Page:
Nightwood’s production is an honest, delicate, and imaginative portrayal of Penelope’s story. I quite enjoyed the art direction and vision for a whimsically mutable set which  suited the ‘interrupting of linear time’ character of the play itself. It aptly demonstrated in what way we were outside time, existing in between Penelope’s frozen poses where she could not speak, or inside the haunting voices of her female peers. All of the elements of the production were excellent from the set design to the evanescent movement of the cast.

The women of the play worked very nicely together as an ensemble. I was delighted to experience such diversity in quality and age. It was striking to me that it was ‘rare’ to see such diversity of women on a stage. This production definitely caused me to ask why this is the case. A question in my opinion that can never be over-used.

I strongly recommend this show. If not for the story but for the original way it conjures provocative emotions and thoughts. The Penelopiad runs until the 29th of January at Buddies in Bad Times Theatre. I urge you to see it– be a part of completing the communication that was (and is still for many) violently ignored.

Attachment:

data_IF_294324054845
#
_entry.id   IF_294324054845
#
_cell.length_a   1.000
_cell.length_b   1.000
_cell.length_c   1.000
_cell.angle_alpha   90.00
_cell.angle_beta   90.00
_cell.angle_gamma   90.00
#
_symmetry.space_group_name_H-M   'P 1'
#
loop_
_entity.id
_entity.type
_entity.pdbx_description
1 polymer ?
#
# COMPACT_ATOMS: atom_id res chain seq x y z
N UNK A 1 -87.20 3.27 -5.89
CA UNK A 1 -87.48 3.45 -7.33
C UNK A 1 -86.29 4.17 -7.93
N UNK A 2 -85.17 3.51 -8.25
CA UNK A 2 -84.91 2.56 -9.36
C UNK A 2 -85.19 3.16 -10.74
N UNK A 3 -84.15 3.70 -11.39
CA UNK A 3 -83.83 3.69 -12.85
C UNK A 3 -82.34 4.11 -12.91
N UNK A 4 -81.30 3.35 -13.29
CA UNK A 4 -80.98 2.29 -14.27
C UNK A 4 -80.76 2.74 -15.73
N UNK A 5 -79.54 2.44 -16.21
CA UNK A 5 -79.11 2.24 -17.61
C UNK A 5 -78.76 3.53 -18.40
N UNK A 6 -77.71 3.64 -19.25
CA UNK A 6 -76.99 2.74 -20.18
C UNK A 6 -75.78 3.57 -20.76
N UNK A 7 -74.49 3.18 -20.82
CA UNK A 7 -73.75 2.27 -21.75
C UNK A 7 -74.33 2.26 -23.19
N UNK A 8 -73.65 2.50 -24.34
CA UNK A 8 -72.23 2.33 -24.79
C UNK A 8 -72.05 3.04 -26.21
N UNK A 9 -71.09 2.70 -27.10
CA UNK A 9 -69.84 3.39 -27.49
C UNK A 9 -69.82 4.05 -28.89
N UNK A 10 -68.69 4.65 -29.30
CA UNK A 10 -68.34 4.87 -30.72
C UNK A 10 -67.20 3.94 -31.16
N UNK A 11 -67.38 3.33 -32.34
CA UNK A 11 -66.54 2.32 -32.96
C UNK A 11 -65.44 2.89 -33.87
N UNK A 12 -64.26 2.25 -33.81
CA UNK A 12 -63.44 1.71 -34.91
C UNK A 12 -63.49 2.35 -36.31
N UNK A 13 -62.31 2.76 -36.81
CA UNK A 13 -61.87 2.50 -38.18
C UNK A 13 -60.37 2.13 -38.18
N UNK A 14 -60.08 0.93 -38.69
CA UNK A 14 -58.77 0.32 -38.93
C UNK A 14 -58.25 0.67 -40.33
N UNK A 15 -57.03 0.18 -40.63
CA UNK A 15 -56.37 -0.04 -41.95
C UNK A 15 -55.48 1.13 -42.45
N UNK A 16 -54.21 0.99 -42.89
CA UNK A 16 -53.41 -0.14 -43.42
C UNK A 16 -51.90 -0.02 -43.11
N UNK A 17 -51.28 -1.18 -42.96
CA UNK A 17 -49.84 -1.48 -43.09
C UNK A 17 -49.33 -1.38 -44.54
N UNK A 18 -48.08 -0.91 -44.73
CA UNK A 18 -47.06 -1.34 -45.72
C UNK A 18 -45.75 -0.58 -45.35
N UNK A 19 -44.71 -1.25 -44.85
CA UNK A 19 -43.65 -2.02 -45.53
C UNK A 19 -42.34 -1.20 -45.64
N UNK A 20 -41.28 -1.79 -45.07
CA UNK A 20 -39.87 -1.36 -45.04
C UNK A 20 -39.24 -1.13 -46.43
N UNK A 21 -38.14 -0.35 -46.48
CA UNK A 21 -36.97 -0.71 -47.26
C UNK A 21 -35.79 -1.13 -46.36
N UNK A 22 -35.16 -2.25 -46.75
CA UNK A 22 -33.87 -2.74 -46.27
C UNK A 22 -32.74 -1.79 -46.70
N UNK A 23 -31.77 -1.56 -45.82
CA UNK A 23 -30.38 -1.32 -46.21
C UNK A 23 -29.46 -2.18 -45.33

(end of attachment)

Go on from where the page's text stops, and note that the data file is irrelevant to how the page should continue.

(Left to right) Tara Rosling, Cara Gee, Monica Dottor, Pamela Sinha, Sophia Walker, Christine Brubaker, Raven Dauda, Kelli Fox, Bahia Watson and Megan Follows in The Penelopiad. Photo Credit: Robert Popkin.


Story by:

Hannah Rittner



Musical Works in Concert is now accepting submissions for it’s third year. Musical Works in Concert is an initiative founded in 2010 to provide a forum for Canadian writers and composers to help develop and present original music theatre. We strive to give voice to both emerging and emerged artists that work with both traditional and non-traditional forms of music theatre, creating interesting and exciting ways of telling their, and our, stories.

Part of the Music Series, Musical Works in Concert will be going into its 3rd season in 2012. To date, Musical Works has presented six original Canadian musical works: Romeo Candido and Carmen DeJesus’ Prison Dancer, Logan Medland’s Joni Loves Mitchell, Bram Gielen’s Biggish Kids, Tom Bellman and Barbara Nichol’s The Sparrow Songs, Sam Sholdice’s Program, and Paul Sportelli and Jay Turvey’s Oracle.

The focus of these evenings is to showcase new pieces by artists working with musical theatre models. The series offers artists a space to have their work presented in a stripped-down concert format for one night only in front of an audience. This year, the performances will take place on Sunday, August 12th and Monday, August 13th.

Applications are available at, and must be postmarked no later than March 1st, 2012.

For more information about the program and to apply, please visit